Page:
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Issue 5 - Crowned Triumph

Scotland Magazine Issue 5
November 2002


This article is 16 years old and some information provided may be time sensitive. Please check all details of events, tours, opening times and other information before travelling or making arrangements.

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Crowned Triumph


The castle on the far side of the loch as you drive west on the A89 from Laggan to Spean Bridge in Inverness-shire looks strangely familiar. But then most likely you will have missed the earlier sign informing all visitors to the area that this is ‘Monarch of the Glen Country’. Although the owners had originally hoped to keep its identity a well-kept secret, the castle is, in fact, Ardverikie, whose doppelgänger is Glenbogle Castle, fictional backdrop for one of BBC Scotland’s most successful television series ever.

Of course, when Sir Compton Mackenzie, that flamboyant figure of the 20th century Anglo-Saxon literary world first published the book of that name in 1941, it was a very different Scottish Highlands to the one depicted in today’s television soap.

For a start, Mackenzie’s MacDonald of Ben Nevis was a big, beefy chap who waged war on hikers and hill-walkers and locked them up in his castle dungeons. Today’s clan chieftain would never get away with that sort of behaviour, but then young Archie MacDonald has to contend with all the problems that beset a modern landowner in the Scottish Highlands – bank overdrafts, unsympathetic bureaucrats, dry rot, falling livestock values, leaking roofs, midges and bolshie land reformers.

It was something of a gamble when Ecosse Films, fronted by its talented Executive Producer Douglas Rae, came up with the idea. Having already won plaudits for the film Mrs Brown, starring Dame Judi Dench and Billy Connolly, Rae began searching for other stories that could be set in the Scottish landscape. He had always loved the string of Highland and Island novels written by Mackenzie, culminating in the classic Whisky Galore, based on the shipwreck of the SS Politician which sank off the Island of Barra in 1946. With the writer Michael Chaplin, Ecosse Films came up with a contemporary slant based on the original characters, and with flair and imagination Glenbogle was spectacularly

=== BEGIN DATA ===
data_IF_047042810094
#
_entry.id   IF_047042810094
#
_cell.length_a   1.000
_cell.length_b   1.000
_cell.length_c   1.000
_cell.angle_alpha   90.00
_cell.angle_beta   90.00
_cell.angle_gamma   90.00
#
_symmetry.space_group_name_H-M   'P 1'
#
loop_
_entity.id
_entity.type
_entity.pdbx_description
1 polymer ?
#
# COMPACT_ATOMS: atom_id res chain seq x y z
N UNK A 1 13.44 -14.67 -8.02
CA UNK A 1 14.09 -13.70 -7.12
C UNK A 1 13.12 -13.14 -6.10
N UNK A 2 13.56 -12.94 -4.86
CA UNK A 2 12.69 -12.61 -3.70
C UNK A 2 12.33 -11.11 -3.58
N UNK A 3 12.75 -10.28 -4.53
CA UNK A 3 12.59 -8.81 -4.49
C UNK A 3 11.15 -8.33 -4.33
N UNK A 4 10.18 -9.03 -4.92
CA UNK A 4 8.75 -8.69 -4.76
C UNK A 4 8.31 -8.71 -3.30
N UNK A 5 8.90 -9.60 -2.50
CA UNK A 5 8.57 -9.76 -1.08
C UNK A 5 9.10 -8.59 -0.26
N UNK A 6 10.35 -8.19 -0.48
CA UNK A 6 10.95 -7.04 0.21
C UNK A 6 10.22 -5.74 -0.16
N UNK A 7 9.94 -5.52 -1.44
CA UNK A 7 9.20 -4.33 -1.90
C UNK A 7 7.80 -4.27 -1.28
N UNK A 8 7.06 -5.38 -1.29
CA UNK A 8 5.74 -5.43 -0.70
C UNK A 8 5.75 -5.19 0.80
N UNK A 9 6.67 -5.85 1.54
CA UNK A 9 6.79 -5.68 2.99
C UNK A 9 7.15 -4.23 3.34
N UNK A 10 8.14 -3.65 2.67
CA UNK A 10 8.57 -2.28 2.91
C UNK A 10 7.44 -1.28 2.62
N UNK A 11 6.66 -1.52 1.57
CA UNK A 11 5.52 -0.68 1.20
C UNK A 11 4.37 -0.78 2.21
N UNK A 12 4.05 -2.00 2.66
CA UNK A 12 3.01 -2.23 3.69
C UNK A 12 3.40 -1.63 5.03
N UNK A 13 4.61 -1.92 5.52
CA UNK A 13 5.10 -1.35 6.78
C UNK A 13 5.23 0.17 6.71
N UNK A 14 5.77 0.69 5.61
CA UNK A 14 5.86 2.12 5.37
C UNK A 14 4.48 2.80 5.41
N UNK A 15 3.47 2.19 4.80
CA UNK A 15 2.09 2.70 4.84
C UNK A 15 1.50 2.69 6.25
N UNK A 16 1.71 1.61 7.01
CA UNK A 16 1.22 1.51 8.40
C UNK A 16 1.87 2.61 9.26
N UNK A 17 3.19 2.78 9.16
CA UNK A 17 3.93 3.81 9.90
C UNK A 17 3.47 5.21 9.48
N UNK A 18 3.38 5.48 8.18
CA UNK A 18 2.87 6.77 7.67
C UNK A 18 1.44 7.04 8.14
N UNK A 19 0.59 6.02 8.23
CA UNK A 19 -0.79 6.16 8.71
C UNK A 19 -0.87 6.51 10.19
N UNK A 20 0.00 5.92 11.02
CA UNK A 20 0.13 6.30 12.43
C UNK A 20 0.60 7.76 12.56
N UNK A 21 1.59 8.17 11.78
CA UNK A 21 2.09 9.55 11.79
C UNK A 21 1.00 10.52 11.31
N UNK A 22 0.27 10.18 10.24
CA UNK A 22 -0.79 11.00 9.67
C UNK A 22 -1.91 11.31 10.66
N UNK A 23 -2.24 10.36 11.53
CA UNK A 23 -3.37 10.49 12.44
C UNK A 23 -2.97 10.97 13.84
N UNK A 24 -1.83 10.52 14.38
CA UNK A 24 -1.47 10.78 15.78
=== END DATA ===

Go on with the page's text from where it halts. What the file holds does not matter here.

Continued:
launched into the new millennium.

With veteran stars Richard Briers and Susan Hampshire giving outstanding performances as the crusty Hector MacDonald and his scatty wife Molly, it could hardly have gone wrong. They were backed up by actor Julian Fellowes, as the neighbouring landowner Kilwillie, who in his spare time wrote the screenplay for the Oscarwinning Gosford Park, and Sandy Morton as Golly, the old family retainer and gamekeeper.

Then there is the young cast – the broody young laird Archie played by Alastair Mackenzie; Dawn Steele as the zany Lexie; Hamish Gray as Duncan, the ghillie, and Rebecca Lacey as Irene Stuart, the new housekeeper.

But nobody could seriously have predicted just how internationally successful Monarch of the Glen would become. At one stage its website was receiving more hits than that of any other BBC programme. Now into its fourth series, poor old Hector has blown himself out of the cast while teaching his dog Useless how to retrieve, Archie and Lexie are engaged, and a newcomer has taken up residence in the kitchen at Glenbogle.

For the inhabitants of the surrounding area, the filming has been a bonanza for tourism, and they are naturally delighted at having been put on the map. Most of the 200 people of Laggan parish at the head of the River Spey are thrilled with their new-found celebrity. Locals are full of praise for the film crew, who have literally doubled the population, although a fire did destroy Kingussie Community Hall which was being used as a set. Nobody was hurt and it needed refurbishment anyway.

However, accommodating the 200 crew to begin with was also a bit of a problem. As was illustrated in the first episode, when Archie returns home from London, mobile phones do not work with hills all around. And there were no fax machines. But who needs faxes when you have word of mouth?

Moreover, the owners of Ardverikie – sisters Annabel Smyth Osbourne, Lucinda Laing and Phyllida Gordon-Duff-Pennington – were at first nervous about publicity. Descendants of the Pennington-Ramsden family who bought the castle and 38,000-acre estate 140 years ago, Annabel, Lucinda and Phyllida understandably valued their privacy. Queen Victoria and Prince Albert stayed a night at Ardverikie in 1847, King Edward VI visited when he was Prince of Wales, and appropriately, it was while staying there that the great Victorian artist Sir Edwin Landseer painted his most famous picture called – naturally – Monarch of the Glen.

Now, however, the sisters have apparently relented. It would be impossible not to following the tidal wave of interest and the enthusiasm of the local community, and for a price Ardverikie can, on application, and when not in use, be rented for wedding receptions.

The economy of Badenoch and Strathspey is fragile and Monarch of the Glen’s reputation has brought much needed cash into the locality. In addition, the gentle scenery of the mid-Highlands has enchanted viewers wherever the series has been shown. This is the Scotland that is known and loved around the world, the Scotland of dreams and imagination.

As the post-war film of Whisky Galore was seen by many at the time as the saviour of the Scotch whisky industry, so Monarch of the Glen could become the saviour of Scottish tourism. In that great glen in the sky, Compton Mackenzie, the passionate bearded Scotsman whose happiest days were spent in the heather, a glass of uisge beatha in his hand, must be chuckling to himself with delight.